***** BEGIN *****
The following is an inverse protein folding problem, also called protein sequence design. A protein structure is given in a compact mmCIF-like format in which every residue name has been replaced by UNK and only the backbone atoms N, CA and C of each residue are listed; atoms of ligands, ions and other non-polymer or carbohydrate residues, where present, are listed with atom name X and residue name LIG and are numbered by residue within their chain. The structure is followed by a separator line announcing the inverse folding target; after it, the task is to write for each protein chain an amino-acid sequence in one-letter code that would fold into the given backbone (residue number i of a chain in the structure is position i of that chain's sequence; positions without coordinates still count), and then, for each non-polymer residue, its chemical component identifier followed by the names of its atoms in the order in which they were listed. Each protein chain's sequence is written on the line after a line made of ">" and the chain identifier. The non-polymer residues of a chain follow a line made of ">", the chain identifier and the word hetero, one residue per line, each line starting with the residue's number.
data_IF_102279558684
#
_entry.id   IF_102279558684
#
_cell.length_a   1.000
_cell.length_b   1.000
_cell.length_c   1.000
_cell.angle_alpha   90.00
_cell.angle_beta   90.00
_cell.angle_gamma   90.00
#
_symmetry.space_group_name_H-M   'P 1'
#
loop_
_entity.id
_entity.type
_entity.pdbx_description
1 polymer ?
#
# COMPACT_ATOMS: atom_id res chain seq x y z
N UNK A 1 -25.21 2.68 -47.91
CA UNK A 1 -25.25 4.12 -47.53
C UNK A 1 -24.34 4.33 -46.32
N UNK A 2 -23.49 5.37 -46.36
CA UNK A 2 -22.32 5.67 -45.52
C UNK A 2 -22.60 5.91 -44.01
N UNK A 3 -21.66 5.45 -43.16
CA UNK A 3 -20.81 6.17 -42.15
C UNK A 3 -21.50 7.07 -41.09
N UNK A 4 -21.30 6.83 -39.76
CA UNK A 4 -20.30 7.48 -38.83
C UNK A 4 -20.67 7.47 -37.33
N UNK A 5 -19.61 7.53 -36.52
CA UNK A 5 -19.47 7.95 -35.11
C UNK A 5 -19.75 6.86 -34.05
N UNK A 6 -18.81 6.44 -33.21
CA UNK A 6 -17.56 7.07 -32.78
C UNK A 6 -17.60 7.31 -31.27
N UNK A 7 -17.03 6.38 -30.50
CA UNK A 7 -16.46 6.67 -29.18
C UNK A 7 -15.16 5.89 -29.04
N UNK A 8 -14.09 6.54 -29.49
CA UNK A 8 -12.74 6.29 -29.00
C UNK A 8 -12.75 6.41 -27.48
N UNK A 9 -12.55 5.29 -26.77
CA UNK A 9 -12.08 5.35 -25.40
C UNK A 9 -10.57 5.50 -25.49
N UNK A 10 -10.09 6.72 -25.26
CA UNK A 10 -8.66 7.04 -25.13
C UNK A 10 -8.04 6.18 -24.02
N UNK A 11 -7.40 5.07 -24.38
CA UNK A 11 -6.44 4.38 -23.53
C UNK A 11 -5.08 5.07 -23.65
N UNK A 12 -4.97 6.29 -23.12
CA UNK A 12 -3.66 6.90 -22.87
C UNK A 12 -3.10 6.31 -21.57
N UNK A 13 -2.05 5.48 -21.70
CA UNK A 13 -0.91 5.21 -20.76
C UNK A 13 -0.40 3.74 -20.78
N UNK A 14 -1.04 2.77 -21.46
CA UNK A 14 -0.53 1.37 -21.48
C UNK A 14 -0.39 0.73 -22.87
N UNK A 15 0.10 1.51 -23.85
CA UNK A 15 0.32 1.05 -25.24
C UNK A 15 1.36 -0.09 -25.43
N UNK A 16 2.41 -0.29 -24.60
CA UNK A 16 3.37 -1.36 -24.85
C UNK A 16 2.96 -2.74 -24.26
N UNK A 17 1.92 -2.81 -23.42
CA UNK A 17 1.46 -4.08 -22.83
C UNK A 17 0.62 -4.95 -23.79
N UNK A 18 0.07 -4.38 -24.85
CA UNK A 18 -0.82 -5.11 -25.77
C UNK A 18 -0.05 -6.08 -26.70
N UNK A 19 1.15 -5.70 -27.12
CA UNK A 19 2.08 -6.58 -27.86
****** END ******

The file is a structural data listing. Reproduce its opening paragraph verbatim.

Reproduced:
The following is an inverse protein folding problem, also called protein sequence design. A protein structure is given in a compact mmCIF-like format in which every residue name has been replaced by UNK and only the backbone atoms N, CA and C of each residue are listed; atoms of ligands, ions and other non-polymer or carbohydrate residues, where present, are listed with atom name X and residue name LIG and are numbered by residue within their chain. The structure is followed by a separator line announcing the inverse folding target; after it, the task is to write for each protein chain an amino-acid sequence in one-letter code that would fold into the given backbone (residue number i of a chain in the structure is position i of that chain's sequence; positions without coordinates still count), and then, for each non-polymer residue, its chemical component identifier followed by the names of its atoms in the order in which they were listed. Each protein chain's sequence is written on the line after a line made of ">" and the chain identifier. The non-polymer residues of a chain follow a line made of ">", the chain identifier and the word hetero, one residue per line, each line starting with the residue's number.